Photo Tech Stuff and the Moorish Impact on Mexican Cooking

May 03, 2011
By Holly Jennings

Photo by DCCC club member Melanie Considine

Melanie Considine is a fine art photographer with professional experience. Translation: she’s got the art part down and she knows what buttons to press, whether she’s using her low-tech 4 by 5-inch view camera for her artwork or her high-tech Nikon D200 for miscellaneous design projects (she’s also a web designer). Several weeks ago, to reciprocate a Greek rabbit dinner, she and her husband Matt had my boyfriend Mike and me over for dinner. Matt made homemade ciabattta bread (he is a dedicated amateur bread baker and has even built his own bread oven), and Melanie, a DCCC member, prepared Mexican food from The Art of Mexican Cooking.

The headliner of the menu was a hearty dish of lentils and tender pork with chunks of pineapple, thick slices of plantain, and a deep red and aromatic sauce of toasted chiles, broiled tomatoes, and spices. Called Lentejas en Adobo, or “Lentils with Chiles, Pork, and Fruit,” this dish, and others like it that combine sweet fruit and meat, a common pairing in the fruit-growing regions of Mexico, has its roots in Moorish Spain, according to Diana Kennedy. Both Melanie and I agreed that it is the pineapple that brings this dish to life. Nearly the same size as the chunks of pork, and enveloped in a thick, red-brown sauce, the pineapple were visually muted; it is in the mouth where they made their impact, providing a surprising burst of juicy, sweet-tart fruit with every bite and balancing the otherwise meaty or starchy ingredients with a touch of lightness, making the dish very moreish, as Diana Kennedy, a Brit, might say.

Knowing of Melanie’s photography work, I asked her if we could shoot the main dish for the blog that evening. Having a full set of strobe lights, the lack of natural light was not a problem for her. I never mastered strobe lights—too many buttons—but I understand the practicality (and control) they provide for the professional photographer. Melanie set up the lights and a simple setting (white tablecloth over table) to document the dish. Here are two strobe factoids that I learned that evening from Melanie:

1. Flashes, including strobes, which are a type of flash, are synced. Some have receivers that can be triggered by other camera flashes. So when I photographed Melanie’s set up, shown below, the flash automatically set off the strobes in her impromptu studio, which caught me by surprise. The intensity of the light, brighter than Times Square, but brief, like fireworks, flooded the room. It was kind of fun to click away on my little Panasonic Lumix to get rushes of light shows, though eventually I turned the flash off on my camera. (This is not helpful to the photographer.)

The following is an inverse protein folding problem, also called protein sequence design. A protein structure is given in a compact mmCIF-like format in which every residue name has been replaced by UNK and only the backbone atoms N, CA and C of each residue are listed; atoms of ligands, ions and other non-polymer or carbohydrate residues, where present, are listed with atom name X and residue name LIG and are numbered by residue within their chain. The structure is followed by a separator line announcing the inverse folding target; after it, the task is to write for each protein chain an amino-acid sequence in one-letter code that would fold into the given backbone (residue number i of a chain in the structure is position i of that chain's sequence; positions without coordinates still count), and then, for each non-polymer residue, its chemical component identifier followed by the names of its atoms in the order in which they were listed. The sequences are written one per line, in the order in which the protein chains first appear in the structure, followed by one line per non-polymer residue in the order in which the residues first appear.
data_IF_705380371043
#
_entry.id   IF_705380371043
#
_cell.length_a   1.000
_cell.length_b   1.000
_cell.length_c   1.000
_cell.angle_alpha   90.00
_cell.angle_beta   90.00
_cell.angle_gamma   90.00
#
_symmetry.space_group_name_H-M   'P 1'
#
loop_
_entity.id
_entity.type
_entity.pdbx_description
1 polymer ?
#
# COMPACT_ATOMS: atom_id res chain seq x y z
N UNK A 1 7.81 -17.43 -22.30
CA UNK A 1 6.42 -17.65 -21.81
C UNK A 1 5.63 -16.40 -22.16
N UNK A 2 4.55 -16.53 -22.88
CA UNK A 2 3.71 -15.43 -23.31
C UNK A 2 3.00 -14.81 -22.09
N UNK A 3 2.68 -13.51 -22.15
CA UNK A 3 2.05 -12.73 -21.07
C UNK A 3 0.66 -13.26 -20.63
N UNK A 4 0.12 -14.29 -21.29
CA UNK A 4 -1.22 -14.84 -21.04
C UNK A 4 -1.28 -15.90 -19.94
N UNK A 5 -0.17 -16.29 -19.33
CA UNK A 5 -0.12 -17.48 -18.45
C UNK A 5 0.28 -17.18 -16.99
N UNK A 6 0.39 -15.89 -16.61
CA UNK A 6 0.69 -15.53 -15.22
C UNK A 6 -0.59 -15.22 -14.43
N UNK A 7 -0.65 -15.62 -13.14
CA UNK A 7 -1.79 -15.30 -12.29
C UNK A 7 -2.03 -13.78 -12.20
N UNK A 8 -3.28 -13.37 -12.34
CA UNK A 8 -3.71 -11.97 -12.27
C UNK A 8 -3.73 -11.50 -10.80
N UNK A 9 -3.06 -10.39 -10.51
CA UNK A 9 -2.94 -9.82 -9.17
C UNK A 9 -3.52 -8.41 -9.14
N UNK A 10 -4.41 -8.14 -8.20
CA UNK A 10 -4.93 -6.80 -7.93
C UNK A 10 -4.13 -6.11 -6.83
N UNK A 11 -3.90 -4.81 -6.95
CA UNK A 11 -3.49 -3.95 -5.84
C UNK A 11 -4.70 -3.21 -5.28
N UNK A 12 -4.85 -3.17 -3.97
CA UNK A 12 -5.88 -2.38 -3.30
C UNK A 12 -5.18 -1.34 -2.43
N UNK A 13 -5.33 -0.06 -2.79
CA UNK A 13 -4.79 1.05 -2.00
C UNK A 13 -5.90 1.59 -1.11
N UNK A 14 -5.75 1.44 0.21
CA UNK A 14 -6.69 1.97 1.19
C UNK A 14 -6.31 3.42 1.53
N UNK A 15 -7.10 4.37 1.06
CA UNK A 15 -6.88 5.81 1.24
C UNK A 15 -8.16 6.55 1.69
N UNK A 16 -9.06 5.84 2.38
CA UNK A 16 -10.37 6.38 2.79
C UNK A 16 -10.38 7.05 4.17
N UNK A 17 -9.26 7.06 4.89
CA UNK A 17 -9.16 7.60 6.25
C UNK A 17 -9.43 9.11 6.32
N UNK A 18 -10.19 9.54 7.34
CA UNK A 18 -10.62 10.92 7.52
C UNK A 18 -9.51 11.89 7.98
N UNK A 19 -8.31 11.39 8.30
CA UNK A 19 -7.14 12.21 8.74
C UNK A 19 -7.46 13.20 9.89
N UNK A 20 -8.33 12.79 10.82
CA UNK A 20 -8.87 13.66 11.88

Melanie’s impromptu studio set up to photograph our dinner. Melanie can be seen on the stairs, adjusting the height of the softbox.

2. Melanie mentioned that with a high power strobe, as opposed to natural light, it’s often not possible to step the aperture down, making it difficult to create a shallow depth of field. This is only possible when using natural light or lower intensity incandescent lighting, the latter of which can present color balance issues. Happy news to my ears. Now if someone asks why I never mastered strobe lights, I can make my ignorance sound as if it were in fact a conscious, deliberate decision, “No,” I will say, “because I enjoy working with natural light and I prefer using a shallow depth of field to emphasize the three-dimensionality of food,” which is all true.

To allow me to photograph the set-up, and avoid the blinding light of syncing flashes, Melanie turned the strobes off and the incandescent modeling lights on, and I turned the flash off my camera—thus the warm glow of tungsten light in this photo.

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